Intense exercise can suppress appetite
Going to the gym can satisfy your appetite! Intense exercise can activate molecules that satisfy hunger, new study finds
- Researchers found that intense exercise can have an appetite-suppressing effect
- They discovered the molecule lac-phe, which appears in the bloodstream after exercise
- When administered to overweight mice, the molecule caused them to eat less and lose weight over a 10-day period
- Researchers are hopeful that after more research, the molecule could be used as the center of weight loss strategies in the future
Intense workouts can help cut calories in two different ways, according to a new study showing that exercise can actually activate molecules in the body that suppress hunger, in addition to burning calories.
Researchers at Stanford University, in the Bay Areas, discovered what they describe as an “anti-hunger” molecule that reduces the appetite of animals after they exercise.
When isolating the molecule and administering it to an animal, it also helped reduce appetite and overall weight gain.
Researchers are hopeful that the molecule could be used at the center of weight loss supplements in the future, and until then, weight-conscious people can keep this benefit of exercise in mind when planning future programs.
Researchers found that exercise triggers the activation of a molecule called lac-phe, which suppresses appetite and leads to better blood glucose control (file photo)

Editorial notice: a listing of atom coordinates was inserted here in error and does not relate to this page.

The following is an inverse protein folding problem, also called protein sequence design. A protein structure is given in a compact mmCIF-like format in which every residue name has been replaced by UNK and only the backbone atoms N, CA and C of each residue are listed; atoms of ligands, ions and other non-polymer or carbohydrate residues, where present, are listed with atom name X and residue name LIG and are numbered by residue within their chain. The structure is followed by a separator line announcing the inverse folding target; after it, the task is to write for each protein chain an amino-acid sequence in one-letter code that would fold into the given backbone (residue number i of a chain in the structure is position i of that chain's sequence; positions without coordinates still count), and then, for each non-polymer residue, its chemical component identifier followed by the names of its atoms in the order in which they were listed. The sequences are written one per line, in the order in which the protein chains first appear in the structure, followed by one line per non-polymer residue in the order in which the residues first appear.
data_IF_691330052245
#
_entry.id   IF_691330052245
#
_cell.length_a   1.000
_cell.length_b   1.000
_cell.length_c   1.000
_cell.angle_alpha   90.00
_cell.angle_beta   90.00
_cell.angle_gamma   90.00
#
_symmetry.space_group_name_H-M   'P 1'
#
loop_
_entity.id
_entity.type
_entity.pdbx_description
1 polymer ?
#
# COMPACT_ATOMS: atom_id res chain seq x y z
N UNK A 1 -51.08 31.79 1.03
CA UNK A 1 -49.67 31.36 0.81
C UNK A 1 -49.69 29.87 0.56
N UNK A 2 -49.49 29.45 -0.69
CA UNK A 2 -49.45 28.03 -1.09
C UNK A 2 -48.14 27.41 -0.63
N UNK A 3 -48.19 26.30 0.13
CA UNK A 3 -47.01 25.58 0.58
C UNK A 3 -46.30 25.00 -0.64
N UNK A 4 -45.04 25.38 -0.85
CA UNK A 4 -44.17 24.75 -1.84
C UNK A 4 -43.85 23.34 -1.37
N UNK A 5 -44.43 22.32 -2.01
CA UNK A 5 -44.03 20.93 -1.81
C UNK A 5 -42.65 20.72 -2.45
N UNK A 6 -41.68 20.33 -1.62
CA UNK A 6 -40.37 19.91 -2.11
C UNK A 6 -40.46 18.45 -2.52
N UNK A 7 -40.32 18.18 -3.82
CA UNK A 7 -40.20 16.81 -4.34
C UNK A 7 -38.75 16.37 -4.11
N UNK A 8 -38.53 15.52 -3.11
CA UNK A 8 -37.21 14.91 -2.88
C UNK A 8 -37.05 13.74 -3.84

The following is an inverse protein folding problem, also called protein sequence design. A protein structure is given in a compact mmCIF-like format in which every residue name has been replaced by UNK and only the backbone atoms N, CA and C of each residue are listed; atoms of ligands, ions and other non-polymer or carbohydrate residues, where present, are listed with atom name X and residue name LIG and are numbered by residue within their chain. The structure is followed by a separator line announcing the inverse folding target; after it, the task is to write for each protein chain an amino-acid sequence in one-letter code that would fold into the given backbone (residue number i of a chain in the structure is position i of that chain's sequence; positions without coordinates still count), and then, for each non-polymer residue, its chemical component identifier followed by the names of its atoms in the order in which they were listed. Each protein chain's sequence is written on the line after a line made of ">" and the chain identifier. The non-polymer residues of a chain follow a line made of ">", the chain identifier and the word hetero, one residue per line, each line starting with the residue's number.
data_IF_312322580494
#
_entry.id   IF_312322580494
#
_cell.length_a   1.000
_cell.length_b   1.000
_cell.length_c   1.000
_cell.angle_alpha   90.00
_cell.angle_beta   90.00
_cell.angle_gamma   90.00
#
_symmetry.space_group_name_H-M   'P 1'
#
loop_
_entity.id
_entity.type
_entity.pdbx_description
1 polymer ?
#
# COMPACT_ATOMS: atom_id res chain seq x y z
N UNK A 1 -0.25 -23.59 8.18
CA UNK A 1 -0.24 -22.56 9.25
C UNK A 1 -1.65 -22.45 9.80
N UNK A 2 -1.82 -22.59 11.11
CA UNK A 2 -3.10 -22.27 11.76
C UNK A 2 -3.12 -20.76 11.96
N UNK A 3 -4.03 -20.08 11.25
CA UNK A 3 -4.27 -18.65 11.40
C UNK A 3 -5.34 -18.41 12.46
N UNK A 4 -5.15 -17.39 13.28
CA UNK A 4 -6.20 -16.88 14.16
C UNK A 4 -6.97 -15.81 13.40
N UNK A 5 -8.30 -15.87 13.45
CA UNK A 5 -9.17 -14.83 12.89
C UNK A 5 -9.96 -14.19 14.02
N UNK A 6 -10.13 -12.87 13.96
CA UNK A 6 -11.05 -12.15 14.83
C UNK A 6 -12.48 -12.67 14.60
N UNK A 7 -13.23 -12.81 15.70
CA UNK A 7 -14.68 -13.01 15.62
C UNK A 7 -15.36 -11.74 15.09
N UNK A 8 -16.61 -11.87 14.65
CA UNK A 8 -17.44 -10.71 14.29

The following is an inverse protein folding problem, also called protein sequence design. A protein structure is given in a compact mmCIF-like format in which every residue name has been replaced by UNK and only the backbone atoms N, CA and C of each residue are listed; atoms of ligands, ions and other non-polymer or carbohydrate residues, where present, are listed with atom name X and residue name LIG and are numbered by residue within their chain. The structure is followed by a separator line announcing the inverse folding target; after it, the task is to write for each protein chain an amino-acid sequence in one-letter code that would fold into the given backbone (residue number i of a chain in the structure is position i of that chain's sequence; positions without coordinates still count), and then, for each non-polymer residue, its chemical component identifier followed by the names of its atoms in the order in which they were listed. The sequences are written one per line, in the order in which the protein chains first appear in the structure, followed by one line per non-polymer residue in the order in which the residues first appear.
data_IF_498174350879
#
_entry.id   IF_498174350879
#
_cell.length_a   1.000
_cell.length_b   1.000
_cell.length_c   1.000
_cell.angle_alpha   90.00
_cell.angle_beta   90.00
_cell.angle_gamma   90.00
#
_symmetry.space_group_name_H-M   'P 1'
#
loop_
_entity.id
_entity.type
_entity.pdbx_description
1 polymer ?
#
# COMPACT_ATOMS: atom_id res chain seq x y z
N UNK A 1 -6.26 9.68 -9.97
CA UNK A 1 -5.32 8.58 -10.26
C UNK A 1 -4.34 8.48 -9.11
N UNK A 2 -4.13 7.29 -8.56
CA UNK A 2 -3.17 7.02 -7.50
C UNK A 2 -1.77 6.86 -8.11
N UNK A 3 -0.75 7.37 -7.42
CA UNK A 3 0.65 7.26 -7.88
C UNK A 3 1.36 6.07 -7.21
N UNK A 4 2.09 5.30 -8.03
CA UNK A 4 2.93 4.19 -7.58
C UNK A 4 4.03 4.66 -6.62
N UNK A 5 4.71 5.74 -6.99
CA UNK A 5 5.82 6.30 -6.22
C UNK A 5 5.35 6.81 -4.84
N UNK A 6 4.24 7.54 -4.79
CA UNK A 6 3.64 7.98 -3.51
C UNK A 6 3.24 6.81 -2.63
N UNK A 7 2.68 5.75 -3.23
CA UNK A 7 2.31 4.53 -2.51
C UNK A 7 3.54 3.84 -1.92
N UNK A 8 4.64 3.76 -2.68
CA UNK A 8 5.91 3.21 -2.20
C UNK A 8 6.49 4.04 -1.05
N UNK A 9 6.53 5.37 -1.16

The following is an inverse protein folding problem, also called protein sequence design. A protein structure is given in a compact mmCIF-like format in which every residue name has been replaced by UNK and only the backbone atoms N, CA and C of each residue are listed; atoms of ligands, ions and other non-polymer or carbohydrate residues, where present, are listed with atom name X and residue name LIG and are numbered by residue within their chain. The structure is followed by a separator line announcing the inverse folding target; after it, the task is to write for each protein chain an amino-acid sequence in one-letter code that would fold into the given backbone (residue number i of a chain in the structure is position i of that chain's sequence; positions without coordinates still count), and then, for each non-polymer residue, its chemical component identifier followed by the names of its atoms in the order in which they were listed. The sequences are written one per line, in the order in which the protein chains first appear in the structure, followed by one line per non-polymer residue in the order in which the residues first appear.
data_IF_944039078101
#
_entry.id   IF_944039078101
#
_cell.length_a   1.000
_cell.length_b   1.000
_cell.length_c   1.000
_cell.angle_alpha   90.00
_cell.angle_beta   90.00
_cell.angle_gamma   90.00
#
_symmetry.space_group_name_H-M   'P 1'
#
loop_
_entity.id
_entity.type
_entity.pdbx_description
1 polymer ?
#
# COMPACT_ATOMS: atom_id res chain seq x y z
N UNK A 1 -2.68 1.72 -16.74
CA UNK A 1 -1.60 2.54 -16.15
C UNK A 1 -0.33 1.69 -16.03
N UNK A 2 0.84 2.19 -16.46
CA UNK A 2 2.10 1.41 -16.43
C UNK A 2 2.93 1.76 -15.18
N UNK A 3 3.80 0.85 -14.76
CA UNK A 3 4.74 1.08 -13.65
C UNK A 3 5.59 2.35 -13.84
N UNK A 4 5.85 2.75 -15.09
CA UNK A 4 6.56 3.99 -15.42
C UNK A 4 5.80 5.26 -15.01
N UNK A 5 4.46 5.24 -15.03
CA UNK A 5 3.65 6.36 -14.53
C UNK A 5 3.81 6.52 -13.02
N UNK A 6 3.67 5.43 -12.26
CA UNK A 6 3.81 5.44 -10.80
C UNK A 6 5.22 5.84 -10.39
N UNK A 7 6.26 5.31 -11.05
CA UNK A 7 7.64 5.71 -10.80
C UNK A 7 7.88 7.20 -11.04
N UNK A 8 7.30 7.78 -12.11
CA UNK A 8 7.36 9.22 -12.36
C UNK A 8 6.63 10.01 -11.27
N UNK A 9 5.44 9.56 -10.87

‘We all know that exercise is beneficial. It’s good for body weight and glucose regulation,” said Dr. Jonathan Long, an assistant professor of pathology at Stanford in a university release†
“But we wanted to look at that concept in more detail — we wanted to see if we could parse body movement in terms of molecules and pathways.”
Researchers, who published their findings last week in nature, initially conducted trials on mice to see how they would respond to exercise at a molecular level.
Long, who led the study, began their research with the explicit goal of trying to learn something new in metabolomics: the study of small metabolites in a person’s body.
To do this, they got a group of mice to jog on a treadmill before being measured for spikes in certain molecules in their blood.
There are hundreds, if not thousands, of molecules that are constantly activated in the blood, but one caught their eye, Lac-Phe, a combination of lactate and phenylalanine.
Researchers then isolated the molecule and administered it to mice with diet-induced obesity to see how it would affect their appetite.
Over the next 12 hours, the induced mice ate 50 percent less than they normally would.
dr. Jonathan Long (pictured), an assistant professor of pathology at Stanford, said his team started the research with an interest in finding something, anything, new.
After ten days of use of the substance, the total food intake and body weight of the mice had decreased.
The mice were also more glucose tolerant – a sign that the molecule also has an effect on diabetes.
Long and his team then went to the California track to test their findings on larger animals.
They found that racehorses also produced the compound after running. Further research revealed that humans also generate the molecule.
“We estimate that the lac-phe pathway is responsible for about 25% of the anti-obesity effects of exercise,” Long said.
While the research is still early and could be some time before the molecule is used in weight loss supplements, Long hopes this marks the start of groundbreaking research in weight loss.
It also comes at a needed time, as America has an obesity crisis. According to official figures, more than half of Americans are overweight, and more than 40 percent are obese.